The unbeliever will respond that if it is true that God knew all things, he knew that if he created a world like this, a world in which free will is actualized, that evil and suffering would follow. Moreover, Christianity teaches that all men will experience suffering and that all men enjoy evil behavior and even that most humans will eventually be confined to eternal damnation. How could a world in which all human beings will choose to be evil and as a result all of them experience will suffering and finally in the end, most of them will experience eternal torment, be better than a world in which none of that exists? Such a cost is insufficient to justify even the good that Christianity claims is the result of Christ? Perhaps such a God could be omnipotent and even omniscient and create a world like that, but surely he could not be considered good, and certainly not perfectly good. After all, any reason person is capable of understanding that much about good, evil, and suffering.
If God is all powerful, and God is perfectly good, and God is all knowing, then logically speaking, there is no reason why God could not have created a world in which free agents always choose to do the good. There is no logical problem with this scenario. Some apologists may argue that such a scenario does not reflect true freedom. However, I cannot see how that objection can be sustained. If the sort of God exists that the Christian has labored diligently to show exists, then such a state of affairs seems within the capabilities of this God. Otherwise, the Christian apologist must surrender or compromise his beliefs about the sort of God that actually exists.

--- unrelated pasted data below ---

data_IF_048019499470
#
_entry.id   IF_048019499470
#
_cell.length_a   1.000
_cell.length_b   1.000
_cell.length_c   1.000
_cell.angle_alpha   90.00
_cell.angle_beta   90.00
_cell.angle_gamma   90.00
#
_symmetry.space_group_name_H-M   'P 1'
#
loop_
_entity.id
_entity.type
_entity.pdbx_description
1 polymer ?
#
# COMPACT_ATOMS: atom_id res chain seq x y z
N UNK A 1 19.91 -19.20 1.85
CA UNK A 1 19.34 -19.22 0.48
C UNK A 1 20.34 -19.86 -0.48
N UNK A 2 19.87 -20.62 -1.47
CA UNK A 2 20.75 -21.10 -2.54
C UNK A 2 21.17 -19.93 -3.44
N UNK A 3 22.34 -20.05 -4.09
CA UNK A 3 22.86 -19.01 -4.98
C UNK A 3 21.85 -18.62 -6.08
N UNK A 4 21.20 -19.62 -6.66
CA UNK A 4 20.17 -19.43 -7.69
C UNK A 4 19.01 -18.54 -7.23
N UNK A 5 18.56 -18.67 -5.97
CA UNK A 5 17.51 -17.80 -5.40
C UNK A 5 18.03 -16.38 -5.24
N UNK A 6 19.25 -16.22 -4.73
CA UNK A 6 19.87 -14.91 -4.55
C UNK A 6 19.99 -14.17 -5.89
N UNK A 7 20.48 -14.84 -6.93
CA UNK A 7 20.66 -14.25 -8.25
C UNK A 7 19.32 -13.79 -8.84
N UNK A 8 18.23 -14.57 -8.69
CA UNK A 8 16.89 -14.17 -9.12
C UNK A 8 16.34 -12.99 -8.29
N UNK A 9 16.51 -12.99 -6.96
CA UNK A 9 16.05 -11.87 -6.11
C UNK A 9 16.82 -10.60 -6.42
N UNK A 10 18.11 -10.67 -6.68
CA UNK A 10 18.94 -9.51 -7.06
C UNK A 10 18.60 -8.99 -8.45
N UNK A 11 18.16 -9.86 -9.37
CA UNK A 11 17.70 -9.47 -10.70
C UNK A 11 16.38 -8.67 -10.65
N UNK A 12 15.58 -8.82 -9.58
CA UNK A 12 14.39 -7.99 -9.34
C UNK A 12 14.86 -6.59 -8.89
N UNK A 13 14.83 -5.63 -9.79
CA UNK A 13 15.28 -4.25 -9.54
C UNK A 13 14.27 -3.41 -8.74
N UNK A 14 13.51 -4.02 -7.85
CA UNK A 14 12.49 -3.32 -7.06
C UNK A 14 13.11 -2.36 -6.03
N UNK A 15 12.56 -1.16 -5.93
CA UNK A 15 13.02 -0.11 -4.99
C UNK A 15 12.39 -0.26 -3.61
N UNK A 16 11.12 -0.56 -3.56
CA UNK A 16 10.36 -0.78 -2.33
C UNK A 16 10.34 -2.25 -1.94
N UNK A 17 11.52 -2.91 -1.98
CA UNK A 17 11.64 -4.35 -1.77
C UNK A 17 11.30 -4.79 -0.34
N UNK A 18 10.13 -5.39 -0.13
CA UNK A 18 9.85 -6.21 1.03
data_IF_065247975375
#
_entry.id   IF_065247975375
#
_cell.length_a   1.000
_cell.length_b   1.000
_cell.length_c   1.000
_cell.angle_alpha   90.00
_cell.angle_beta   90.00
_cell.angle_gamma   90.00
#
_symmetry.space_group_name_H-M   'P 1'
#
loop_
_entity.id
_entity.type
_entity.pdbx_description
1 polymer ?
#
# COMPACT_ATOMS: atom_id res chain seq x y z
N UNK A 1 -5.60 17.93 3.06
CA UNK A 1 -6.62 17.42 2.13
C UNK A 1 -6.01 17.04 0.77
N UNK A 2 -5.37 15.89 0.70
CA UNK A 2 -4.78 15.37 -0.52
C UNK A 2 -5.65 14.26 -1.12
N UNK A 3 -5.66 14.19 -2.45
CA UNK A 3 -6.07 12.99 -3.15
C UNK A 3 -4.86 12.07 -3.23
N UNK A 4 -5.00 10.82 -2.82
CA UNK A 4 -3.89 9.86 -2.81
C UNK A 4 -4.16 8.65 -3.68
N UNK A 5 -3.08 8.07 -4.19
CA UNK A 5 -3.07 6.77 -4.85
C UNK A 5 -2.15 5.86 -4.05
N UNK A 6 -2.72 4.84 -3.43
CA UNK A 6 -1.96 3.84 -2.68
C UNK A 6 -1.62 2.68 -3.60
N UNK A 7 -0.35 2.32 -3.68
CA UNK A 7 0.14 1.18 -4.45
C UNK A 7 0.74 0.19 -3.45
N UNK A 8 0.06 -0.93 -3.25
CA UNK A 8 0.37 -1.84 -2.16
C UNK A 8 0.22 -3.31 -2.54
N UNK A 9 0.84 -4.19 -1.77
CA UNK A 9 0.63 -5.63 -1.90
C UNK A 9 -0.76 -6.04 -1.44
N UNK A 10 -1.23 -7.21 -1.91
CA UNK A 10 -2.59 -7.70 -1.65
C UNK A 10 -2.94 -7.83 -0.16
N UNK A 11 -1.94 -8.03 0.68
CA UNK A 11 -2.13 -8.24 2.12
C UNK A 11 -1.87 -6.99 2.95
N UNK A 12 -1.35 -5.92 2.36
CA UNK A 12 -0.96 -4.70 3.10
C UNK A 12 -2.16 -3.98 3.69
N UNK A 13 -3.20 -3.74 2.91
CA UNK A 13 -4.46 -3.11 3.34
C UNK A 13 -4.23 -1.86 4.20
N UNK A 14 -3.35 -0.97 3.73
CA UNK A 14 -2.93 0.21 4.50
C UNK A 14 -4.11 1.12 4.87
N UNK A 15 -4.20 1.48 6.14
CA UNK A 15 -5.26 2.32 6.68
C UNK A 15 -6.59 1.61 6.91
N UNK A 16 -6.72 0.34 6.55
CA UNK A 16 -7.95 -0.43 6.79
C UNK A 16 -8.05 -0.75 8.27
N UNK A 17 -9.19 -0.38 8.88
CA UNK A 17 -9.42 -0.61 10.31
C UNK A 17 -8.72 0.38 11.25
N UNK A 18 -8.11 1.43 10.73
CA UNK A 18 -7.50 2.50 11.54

Indeed some apologists have made just such a compromise. They have surrendered divine omnipotence in order to preserve their view of human freedom. God’s will is eclipsed by human will. God’s sovereignty is subjugated to man’s whims. God really wanted to accomplish “x” but Billy insisted on “y” and since Billy has free will, God is powerless to accomplish “x.” But the question we must ask just here, just now, is whether or not the Bible and the common confession of the Christian community actually teaches such a thing about God or about Billy as far as it goes. Clearly, the Bible contradicts such a depiction of God and of Billy. This particular defense of Christianity is inconsistent with the Christian confession about the sort of God that exists, and as a result, it should be avoided at all costs. I could move to other inconsistent methods, such a open theism’s denial that God’s knowledge is infinite and all-encompassing or process theology’s claim that God reacts and changes, but I will leave it here. I think the point is clear:
Apologetic method matters!